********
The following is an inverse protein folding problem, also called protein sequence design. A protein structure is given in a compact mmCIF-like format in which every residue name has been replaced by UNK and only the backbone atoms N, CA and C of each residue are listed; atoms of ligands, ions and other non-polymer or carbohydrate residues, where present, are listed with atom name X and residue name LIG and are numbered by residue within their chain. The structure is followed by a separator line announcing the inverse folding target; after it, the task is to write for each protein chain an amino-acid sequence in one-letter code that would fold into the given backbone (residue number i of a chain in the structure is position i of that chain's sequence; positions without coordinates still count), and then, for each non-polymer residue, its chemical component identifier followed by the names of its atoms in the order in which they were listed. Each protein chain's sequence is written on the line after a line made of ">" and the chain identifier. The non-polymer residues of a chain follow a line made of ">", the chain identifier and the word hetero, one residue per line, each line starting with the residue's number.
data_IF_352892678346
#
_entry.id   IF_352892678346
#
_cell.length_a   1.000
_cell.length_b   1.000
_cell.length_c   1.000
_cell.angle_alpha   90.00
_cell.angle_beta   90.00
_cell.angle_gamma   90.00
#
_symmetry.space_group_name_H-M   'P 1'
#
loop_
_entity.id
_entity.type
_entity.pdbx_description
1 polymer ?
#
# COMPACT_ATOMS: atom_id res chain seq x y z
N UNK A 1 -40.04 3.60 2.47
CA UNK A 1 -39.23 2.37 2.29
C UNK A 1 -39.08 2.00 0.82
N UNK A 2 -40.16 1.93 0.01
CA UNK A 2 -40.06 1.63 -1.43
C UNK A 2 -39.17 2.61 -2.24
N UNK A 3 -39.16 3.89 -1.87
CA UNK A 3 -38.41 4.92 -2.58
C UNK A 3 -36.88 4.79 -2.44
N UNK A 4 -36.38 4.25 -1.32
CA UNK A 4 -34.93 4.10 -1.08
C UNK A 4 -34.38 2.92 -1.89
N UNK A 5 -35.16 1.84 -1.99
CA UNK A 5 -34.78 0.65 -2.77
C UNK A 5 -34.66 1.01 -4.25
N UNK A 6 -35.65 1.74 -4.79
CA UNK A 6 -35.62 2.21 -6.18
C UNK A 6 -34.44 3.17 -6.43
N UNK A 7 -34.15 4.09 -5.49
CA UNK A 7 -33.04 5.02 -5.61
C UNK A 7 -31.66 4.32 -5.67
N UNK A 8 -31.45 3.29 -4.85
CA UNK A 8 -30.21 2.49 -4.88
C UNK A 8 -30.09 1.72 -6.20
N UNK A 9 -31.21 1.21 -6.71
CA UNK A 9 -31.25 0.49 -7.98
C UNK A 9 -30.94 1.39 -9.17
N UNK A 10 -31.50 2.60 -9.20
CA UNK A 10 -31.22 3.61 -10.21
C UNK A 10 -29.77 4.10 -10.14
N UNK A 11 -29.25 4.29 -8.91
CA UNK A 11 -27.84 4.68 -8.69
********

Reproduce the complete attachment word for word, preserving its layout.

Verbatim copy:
The following is an inverse protein folding problem, also called protein sequence design. A protein structure is given in a compact mmCIF-like format in which every residue name has been replaced by UNK and only the backbone atoms N, CA and C of each residue are listed; atoms of ligands, ions and other non-polymer or carbohydrate residues, where present, are listed with atom name X and residue name LIG and are numbered by residue within their chain. The structure is followed by a separator line announcing the inverse folding target; after it, the task is to write for each protein chain an amino-acid sequence in one-letter code that would fold into the given backbone (residue number i of a chain in the structure is position i of that chain's sequence; positions without coordinates still count), and then, for each non-polymer residue, its chemical component identifier followed by the names of its atoms in the order in which they were listed. Each protein chain's sequence is written on the line after a line made of ">" and the chain identifier. The non-polymer residues of a chain follow a line made of ">", the chain identifier and the word hetero, one residue per line, each line starting with the residue's number.
data_IF_352892678346
#
_entry.id   IF_352892678346
#
_cell.length_a   1.000
_cell.length_b   1.000
_cell.length_c   1.000
_cell.angle_alpha   90.00
_cell.angle_beta   90.00
_cell.angle_gamma   90.00
#
_symmetry.space_group_name_H-M   'P 1'
#
loop_
_entity.id
_entity.type
_entity.pdbx_description
1 polymer ?
#
# COMPACT_ATOMS: atom_id res chain seq x y z
N UNK A 1 -40.04 3.60 2.47
CA UNK A 1 -39.23 2.37 2.29
C UNK A 1 -39.08 2.00 0.82
N UNK A 2 -40.16 1.93 0.01
CA UNK A 2 -40.06 1.63 -1.43
C UNK A 2 -39.17 2.61 -2.24
N UNK A 3 -39.16 3.89 -1.87
CA UNK A 3 -38.41 4.92 -2.58
C UNK A 3 -36.88 4.79 -2.44
N UNK A 4 -36.38 4.25 -1.32
CA UNK A 4 -34.93 4.10 -1.08
C UNK A 4 -34.38 2.92 -1.89
N UNK A 5 -35.16 1.84 -1.99
CA UNK A 5 -34.78 0.65 -2.77
C UNK A 5 -34.66 1.01 -4.25
N UNK A 6 -35.65 1.74 -4.79
CA UNK A 6 -35.62 2.21 -6.18
C UNK A 6 -34.44 3.17 -6.43
N UNK A 7 -34.15 4.09 -5.49
CA UNK A 7 -33.04 5.02 -5.61
C UNK A 7 -31.66 4.32 -5.67
N UNK A 8 -31.45 3.29 -4.85
CA UNK A 8 -30.21 2.49 -4.88
C UNK A 8 -30.09 1.72 -6.20
N UNK A 9 -31.21 1.21 -6.71
CA UNK A 9 -31.25 0.49 -7.98
C UNK A 9 -30.94 1.39 -9.17
N UNK A 10 -31.50 2.60 -9.20
CA UNK A 10 -31.22 3.61 -10.21
C UNK A 10 -29.77 4.10 -10.14
N UNK A 11 -29.25 4.29 -8.91
CA UNK A 11 -27.84 4.68 -8.69